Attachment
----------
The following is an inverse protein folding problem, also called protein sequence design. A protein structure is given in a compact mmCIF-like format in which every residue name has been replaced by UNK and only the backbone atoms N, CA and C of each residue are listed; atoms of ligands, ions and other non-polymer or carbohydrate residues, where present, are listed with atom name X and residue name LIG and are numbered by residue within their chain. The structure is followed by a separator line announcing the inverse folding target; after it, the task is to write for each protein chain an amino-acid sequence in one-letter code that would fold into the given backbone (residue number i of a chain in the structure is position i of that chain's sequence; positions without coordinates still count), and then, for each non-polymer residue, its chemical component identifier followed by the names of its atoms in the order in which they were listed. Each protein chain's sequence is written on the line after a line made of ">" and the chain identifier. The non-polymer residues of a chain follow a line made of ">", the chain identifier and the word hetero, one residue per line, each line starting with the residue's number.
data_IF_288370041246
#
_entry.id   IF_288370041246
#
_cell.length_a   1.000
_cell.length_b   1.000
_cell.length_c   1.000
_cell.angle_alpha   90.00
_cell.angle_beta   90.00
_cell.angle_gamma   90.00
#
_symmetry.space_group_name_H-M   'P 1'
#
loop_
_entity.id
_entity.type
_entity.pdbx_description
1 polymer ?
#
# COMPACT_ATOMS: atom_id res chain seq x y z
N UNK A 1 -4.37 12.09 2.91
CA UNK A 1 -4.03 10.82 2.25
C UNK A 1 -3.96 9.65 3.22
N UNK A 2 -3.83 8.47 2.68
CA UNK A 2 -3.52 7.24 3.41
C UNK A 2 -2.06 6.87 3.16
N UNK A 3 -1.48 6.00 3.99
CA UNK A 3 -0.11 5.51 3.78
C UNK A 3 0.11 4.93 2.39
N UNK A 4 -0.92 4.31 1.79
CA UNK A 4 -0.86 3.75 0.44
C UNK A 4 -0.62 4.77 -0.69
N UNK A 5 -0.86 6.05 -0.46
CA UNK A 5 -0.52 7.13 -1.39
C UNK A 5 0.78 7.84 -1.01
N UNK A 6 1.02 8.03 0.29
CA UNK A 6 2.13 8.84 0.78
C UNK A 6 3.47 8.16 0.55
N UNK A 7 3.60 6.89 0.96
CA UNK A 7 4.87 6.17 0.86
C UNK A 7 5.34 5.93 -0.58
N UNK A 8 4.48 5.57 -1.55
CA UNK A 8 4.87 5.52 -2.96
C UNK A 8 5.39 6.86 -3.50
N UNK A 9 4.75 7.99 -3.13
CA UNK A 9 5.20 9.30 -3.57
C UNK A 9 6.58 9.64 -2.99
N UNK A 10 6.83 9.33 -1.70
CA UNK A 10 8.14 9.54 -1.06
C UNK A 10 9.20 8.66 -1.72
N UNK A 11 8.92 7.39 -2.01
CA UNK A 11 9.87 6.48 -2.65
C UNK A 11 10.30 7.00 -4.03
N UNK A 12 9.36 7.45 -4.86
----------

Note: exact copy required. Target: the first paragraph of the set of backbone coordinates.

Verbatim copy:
The following is an inverse protein folding problem, also called protein sequence design. A protein structure is given in a compact mmCIF-like format in which every residue name has been replaced by UNK and only the backbone atoms N, CA and C of each residue are listed; atoms of ligands, ions and other non-polymer or carbohydrate residues, where present, are listed with atom name X and residue name LIG and are numbered by residue within their chain. The structure is followed by a separator line announcing the inverse folding target; after it, the task is to write for each protein chain an amino-acid sequence in one-letter code that would fold into the given backbone (residue number i of a chain in the structure is position i of that chain's sequence; positions without coordinates still count), and then, for each non-polymer residue, its chemical component identifier followed by the names of its atoms in the order in which they were listed. Each protein chain's sequence is written on the line after a line made of ">" and the chain identifier. The non-polymer residues of a chain follow a line made of ">", the chain identifier and the word hetero, one residue per line, each line starting with the residue's number.